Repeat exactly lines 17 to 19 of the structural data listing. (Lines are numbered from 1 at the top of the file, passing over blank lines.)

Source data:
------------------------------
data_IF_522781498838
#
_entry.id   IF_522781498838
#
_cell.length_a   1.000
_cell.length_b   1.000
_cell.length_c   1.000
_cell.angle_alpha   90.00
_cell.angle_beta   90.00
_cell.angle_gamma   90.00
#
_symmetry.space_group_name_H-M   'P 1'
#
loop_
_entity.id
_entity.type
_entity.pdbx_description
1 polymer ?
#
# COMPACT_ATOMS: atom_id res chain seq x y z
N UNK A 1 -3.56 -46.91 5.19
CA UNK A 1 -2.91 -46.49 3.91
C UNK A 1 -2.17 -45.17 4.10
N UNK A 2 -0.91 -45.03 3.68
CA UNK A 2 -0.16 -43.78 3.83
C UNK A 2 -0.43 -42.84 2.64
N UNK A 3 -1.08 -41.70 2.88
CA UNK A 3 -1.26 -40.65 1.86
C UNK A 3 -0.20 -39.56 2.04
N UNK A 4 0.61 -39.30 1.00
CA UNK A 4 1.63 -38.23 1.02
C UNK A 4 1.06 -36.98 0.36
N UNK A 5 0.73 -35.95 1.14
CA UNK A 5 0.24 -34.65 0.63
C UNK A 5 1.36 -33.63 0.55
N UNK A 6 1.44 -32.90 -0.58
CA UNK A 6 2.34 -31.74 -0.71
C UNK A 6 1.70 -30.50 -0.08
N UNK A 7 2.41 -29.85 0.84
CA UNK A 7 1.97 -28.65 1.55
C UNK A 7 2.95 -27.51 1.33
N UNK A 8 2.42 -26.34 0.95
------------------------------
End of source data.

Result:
_entity.pdbx_description
1 polymer ?
#